The process to bring the tournament to this week started this summer, Jenkins said. It got to the point where he was on the phone weekly with the PGA Tour and Scottsdale representatives to discuss attendance numbers. At one point the number was fixed at 8,000 a day, but that number quickly fell.
While Arizona COVID-19 cases have declined since Jan. 4, when they peaked at 11,969 confirmed cases for a day, the state is always at a rate of 67.2 cases per 100,000 over a seven-day period still the third in the country to the Centers for Disease Control.
Jenkins considered the data when consulting tour and city officials when Arizona had its highest rates late last year.
“We only understand where we are as a community with COVID, and it really was just our decision among executives to limit that attendance from 8,000 to 5,000 ourselves,” Jenkins said. “But that was an internal decision and was not driven or challenged by anyone. We just had the feeling that it was the right thing to do.”
– J.T. Poston (@JT_ThePostman) February 2, 2021
Jenkins added, “The last thing any of us want is to see that this is exactly the same old party vibe.”
In August, the tournament announced that it would not build the usual number of suites. Jenkins also knew that a decision would be premature in September, when construction normally begins throughout the course, or in October as the situation is fluid due to the virus.
By September, Jenkins had a clearer picture of how many fans were allowed in, and construction of the 16th hole began in mid-November.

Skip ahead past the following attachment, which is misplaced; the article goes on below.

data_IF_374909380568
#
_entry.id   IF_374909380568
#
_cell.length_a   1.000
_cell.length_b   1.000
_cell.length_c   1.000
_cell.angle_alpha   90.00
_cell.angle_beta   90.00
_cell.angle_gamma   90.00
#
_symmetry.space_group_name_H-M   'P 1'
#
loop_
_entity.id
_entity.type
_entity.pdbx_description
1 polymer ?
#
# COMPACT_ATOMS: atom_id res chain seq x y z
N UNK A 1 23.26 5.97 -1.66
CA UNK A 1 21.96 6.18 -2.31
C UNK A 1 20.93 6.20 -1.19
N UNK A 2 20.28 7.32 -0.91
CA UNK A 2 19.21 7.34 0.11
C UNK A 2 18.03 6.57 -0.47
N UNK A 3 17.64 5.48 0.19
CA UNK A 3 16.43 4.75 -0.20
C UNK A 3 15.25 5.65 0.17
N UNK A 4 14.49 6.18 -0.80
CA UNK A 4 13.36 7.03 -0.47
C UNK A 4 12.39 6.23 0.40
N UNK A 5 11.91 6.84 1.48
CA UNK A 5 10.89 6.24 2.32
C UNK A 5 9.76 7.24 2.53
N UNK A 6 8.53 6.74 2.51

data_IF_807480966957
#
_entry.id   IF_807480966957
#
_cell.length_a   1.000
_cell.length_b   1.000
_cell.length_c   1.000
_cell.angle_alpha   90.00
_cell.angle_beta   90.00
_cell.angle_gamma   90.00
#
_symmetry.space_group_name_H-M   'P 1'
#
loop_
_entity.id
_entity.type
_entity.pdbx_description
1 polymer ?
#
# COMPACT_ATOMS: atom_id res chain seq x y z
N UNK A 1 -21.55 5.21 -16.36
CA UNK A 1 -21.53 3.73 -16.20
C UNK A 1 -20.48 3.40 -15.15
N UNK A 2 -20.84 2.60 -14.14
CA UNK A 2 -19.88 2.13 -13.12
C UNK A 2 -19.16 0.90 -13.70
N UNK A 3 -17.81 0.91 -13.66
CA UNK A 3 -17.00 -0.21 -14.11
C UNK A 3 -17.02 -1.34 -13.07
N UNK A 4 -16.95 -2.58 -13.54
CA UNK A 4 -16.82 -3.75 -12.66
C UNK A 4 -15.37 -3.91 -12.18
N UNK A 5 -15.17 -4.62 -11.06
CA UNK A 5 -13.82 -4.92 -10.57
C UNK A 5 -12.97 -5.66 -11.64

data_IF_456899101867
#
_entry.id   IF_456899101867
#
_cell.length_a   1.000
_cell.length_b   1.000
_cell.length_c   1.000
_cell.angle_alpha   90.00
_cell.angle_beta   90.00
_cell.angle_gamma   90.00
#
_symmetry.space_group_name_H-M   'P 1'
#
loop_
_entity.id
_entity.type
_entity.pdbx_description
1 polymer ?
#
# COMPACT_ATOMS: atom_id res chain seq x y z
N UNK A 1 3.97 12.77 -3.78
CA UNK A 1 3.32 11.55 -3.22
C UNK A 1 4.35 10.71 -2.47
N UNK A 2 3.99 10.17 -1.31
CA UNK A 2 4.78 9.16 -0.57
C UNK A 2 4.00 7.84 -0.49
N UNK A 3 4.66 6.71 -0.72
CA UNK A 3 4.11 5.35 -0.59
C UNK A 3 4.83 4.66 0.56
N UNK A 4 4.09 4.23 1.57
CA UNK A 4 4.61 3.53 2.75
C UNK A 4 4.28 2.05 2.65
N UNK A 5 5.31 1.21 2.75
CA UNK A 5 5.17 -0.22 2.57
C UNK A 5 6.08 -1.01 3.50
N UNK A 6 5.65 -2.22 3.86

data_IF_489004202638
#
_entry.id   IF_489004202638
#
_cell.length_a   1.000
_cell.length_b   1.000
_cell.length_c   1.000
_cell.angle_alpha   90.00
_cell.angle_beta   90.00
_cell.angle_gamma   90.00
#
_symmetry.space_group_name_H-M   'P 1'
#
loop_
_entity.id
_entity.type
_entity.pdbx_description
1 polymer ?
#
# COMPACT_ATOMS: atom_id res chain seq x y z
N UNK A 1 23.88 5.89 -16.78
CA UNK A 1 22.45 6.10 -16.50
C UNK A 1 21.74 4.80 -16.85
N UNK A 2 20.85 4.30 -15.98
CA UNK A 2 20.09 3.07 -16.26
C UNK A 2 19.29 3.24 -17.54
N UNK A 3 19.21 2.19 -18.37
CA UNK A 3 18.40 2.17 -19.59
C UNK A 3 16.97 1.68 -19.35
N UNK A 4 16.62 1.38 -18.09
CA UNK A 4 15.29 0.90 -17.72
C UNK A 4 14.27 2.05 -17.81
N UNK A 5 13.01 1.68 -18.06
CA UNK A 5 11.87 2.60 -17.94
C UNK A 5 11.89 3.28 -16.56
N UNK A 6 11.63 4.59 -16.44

Throughout all of this, Jenkins knew what it was about.
Together with other members of the Thunderbirds, the civic organization that hosts the Waste Management Phoenix Open, he was at the Players in Ponte Vedra Beach, Florida in March. He was at the Chainsmokers concert at TPC Sawgrass on March 10th. The next day he was on a flight back to Phoenix when the sports world closed – with the exception of golf. The players allowed fans the first day of the tournament on March 12th. Before the round was over, it was announced that fans would no longer be allowed to start the next day, but the tournament was canceled before the second round.
“It was surreal to be at an event the day before, a golf event, and the next day the world changed,” said Jenkins. “And really, when it got summer we knew we’d be dealing with it for the foreseeable future, and some kind of pity party ended for me.
“The world has to do with it. It’s terrible, but it was just time to roll up our sleeves and get the best out of every situation we face.”